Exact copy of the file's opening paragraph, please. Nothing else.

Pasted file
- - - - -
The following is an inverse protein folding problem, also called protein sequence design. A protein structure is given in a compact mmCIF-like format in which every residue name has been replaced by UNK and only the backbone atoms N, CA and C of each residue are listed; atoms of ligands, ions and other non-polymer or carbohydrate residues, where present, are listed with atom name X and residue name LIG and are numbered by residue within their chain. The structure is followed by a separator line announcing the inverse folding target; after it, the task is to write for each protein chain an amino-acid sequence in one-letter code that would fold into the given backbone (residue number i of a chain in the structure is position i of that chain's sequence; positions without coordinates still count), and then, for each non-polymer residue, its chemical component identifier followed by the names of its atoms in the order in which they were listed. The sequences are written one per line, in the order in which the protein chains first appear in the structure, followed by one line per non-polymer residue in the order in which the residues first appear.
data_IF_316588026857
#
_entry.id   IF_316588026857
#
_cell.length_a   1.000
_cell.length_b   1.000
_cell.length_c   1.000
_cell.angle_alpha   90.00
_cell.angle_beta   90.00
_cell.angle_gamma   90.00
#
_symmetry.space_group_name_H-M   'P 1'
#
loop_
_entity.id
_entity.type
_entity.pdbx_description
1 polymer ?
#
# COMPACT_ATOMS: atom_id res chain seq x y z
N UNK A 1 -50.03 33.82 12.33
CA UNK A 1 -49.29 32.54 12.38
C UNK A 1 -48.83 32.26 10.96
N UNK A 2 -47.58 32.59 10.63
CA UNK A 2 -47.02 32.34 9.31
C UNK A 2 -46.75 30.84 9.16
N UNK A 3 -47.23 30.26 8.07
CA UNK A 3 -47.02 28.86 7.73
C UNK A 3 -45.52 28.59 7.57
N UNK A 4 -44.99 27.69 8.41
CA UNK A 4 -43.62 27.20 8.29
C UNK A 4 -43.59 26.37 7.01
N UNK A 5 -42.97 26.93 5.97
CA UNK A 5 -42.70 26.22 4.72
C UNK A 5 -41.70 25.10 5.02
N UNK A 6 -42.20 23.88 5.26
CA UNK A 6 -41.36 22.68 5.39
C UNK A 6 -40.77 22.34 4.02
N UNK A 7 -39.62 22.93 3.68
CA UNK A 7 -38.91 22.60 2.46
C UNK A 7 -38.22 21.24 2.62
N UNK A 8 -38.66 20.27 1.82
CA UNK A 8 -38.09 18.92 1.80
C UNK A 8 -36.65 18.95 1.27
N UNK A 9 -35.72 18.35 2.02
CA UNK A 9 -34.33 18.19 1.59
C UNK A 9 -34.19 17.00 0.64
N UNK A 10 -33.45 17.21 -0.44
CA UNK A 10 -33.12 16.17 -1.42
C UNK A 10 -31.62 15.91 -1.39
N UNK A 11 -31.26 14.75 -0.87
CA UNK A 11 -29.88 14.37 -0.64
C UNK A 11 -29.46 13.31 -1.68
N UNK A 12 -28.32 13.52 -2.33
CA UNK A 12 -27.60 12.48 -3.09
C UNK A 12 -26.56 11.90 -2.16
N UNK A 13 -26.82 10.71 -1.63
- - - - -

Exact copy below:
The following is an inverse protein folding problem, also called protein sequence design. A protein structure is given in a compact mmCIF-like format in which every residue name has been replaced by UNK and only the backbone atoms N, CA and C of each residue are listed; atoms of ligands, ions and other non-polymer or carbohydrate residues, where present, are listed with atom name X and residue name LIG and are numbered by residue within their chain. The structure is followed by a separator line announcing the inverse folding target; after it, the task is to write for each protein chain an amino-acid sequence in one-letter code that would fold into the given backbone (residue number i of a chain in the structure is position i of that chain's sequence; positions without coordinates still count), and then, for each non-polymer residue, its chemical component identifier followed by the names of its atoms in the order in which they were listed. The sequences are written one per line, in the order in which the protein chains first appear in the structure, followed by one line per non-polymer residue in the order in which the residues first appear.